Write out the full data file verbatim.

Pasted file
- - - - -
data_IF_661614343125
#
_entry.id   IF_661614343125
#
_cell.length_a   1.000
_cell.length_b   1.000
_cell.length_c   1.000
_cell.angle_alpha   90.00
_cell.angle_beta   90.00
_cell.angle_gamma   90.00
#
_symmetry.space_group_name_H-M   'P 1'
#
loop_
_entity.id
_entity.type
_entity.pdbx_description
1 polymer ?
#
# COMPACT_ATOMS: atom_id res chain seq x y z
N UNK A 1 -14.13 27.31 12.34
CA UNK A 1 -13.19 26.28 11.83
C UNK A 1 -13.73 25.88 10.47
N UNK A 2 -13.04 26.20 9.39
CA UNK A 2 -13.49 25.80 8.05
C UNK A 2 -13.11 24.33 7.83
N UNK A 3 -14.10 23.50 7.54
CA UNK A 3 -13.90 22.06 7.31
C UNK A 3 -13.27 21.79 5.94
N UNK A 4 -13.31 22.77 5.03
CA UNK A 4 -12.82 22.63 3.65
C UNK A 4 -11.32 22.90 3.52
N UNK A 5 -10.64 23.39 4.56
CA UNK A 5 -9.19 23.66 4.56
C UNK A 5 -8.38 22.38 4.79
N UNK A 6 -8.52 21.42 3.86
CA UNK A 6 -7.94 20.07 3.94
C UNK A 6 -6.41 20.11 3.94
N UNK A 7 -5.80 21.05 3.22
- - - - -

data_IF_661614343125
#
_entry.id   IF_661614343125
#
_cell.length_a   1.000
_cell.length_b   1.000
_cell.length_c   1.000
_cell.angle_alpha   90.00
_cell.angle_beta   90.00
_cell.angle_gamma   90.00
#
_symmetry.space_group_name_H-M   'P 1'
#
loop_
_entity.id
_entity.type
_entity.pdbx_description
1 polymer ?
#
# COMPACT_ATOMS: atom_id res chain seq x y z
N UNK A 1 -14.13 27.31 12.34
CA UNK A 1 -13.19 26.28 11.83
C UNK A 1 -13.73 25.88 10.47
N UNK A 2 -13.04 26.20 9.39
CA UNK A 2 -13.49 25.80 8.05
C UNK A 2 -13.11 24.33 7.83
N UNK A 3 -14.10 23.50 7.54
CA UNK A 3 -13.90 22.06 7.31
C UNK A 3 -13.27 21.79 5.94
N UNK A 4 -13.31 22.77 5.03
CA UNK A 4 -12.82 22.63 3.65
C UNK A 4 -11.32 22.90 3.52
N UNK A 5 -10.64 23.39 4.56
CA UNK A 5 -9.19 23.66 4.56
C UNK A 5 -8.38 22.38 4.79
N UNK A 6 -8.52 21.42 3.86
CA UNK A 6 -7.94 20.07 3.94
C UNK A 6 -6.41 20.11 3.94
N UNK A 7 -5.80 21.05 3.22